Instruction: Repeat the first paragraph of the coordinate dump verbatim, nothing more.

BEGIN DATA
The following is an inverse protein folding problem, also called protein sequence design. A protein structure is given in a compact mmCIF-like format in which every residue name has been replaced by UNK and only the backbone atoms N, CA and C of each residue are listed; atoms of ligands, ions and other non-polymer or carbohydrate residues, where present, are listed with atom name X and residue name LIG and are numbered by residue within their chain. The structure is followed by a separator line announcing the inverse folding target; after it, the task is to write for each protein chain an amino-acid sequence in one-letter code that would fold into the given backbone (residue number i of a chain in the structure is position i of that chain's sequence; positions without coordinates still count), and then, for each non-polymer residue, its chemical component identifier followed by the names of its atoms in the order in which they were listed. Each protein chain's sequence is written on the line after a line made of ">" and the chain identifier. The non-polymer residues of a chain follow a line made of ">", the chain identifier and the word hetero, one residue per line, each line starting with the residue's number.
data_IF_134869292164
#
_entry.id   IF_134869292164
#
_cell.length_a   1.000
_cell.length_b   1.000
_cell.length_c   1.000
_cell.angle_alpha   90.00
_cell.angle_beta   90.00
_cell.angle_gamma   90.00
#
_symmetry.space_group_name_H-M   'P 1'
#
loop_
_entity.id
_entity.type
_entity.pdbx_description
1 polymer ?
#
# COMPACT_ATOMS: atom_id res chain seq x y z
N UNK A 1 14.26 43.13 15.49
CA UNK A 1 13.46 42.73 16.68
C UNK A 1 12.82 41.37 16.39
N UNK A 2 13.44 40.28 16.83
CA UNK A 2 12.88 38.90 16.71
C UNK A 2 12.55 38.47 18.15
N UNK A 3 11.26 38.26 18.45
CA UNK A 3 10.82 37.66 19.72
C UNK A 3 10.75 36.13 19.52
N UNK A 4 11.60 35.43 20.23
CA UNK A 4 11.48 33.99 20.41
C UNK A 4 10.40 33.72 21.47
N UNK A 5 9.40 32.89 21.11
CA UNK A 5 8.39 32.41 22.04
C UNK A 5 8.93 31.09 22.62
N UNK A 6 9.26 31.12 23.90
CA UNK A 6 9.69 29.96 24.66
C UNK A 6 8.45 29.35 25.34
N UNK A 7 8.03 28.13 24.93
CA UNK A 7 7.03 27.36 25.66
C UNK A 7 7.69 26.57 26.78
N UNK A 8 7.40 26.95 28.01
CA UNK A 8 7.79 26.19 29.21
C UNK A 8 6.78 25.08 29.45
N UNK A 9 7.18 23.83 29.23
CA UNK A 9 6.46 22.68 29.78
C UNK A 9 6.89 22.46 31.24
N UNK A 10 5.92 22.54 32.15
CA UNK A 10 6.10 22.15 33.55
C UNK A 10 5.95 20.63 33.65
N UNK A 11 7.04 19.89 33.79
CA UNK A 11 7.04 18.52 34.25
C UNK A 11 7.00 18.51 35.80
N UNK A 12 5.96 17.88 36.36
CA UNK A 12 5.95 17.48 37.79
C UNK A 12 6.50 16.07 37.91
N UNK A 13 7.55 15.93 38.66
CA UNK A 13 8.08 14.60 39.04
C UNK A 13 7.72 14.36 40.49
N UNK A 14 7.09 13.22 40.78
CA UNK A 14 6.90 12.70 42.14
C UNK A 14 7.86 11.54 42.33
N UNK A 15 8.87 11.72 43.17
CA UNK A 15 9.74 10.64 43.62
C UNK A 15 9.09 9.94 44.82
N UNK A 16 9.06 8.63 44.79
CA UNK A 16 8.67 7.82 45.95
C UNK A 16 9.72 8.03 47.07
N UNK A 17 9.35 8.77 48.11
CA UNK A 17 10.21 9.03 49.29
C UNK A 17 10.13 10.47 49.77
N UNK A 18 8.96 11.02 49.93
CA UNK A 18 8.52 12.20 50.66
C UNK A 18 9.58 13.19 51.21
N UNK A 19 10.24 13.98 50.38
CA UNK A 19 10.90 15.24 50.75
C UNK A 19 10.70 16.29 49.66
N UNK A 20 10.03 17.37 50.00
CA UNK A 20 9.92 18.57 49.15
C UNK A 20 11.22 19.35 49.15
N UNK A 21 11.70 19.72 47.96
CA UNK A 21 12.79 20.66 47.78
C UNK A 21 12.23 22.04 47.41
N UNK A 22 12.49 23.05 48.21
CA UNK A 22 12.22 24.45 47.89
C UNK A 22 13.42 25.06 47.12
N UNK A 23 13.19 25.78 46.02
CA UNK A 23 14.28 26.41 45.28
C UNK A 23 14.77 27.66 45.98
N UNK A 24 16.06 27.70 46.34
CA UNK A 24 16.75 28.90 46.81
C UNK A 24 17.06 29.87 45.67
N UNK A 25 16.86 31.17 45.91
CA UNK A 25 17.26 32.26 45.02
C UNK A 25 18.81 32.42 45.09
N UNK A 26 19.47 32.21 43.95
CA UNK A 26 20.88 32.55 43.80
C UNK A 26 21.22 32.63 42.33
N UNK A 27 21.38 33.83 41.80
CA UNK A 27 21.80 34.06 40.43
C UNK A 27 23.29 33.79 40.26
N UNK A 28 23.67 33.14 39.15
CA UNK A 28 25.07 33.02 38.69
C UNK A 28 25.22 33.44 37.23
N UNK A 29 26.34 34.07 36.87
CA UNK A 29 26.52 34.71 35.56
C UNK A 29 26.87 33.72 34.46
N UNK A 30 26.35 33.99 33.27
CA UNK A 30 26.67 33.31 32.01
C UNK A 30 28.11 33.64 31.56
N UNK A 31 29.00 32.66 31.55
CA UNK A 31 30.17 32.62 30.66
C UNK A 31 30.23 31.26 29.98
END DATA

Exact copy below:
The following is an inverse protein folding problem, also called protein sequence design. A protein structure is given in a compact mmCIF-like format in which every residue name has been replaced by UNK and only the backbone atoms N, CA and C of each residue are listed; atoms of ligands, ions and other non-polymer or carbohydrate residues, where present, are listed with atom name X and residue name LIG and are numbered by residue within their chain. The structure is followed by a separator line announcing the inverse folding target; after it, the task is to write for each protein chain an amino-acid sequence in one-letter code that would fold into the given backbone (residue number i of a chain in the structure is position i of that chain's sequence; positions without coordinates still count), and then, for each non-polymer residue, its chemical component identifier followed by the names of its atoms in the order in which they were listed. Each protein chain's sequence is written on the line after a line made of ">" and the chain identifier. The non-polymer residues of a chain follow a line made of ">", the chain identifier and the word hetero, one residue per line, each line starting with the residue's number.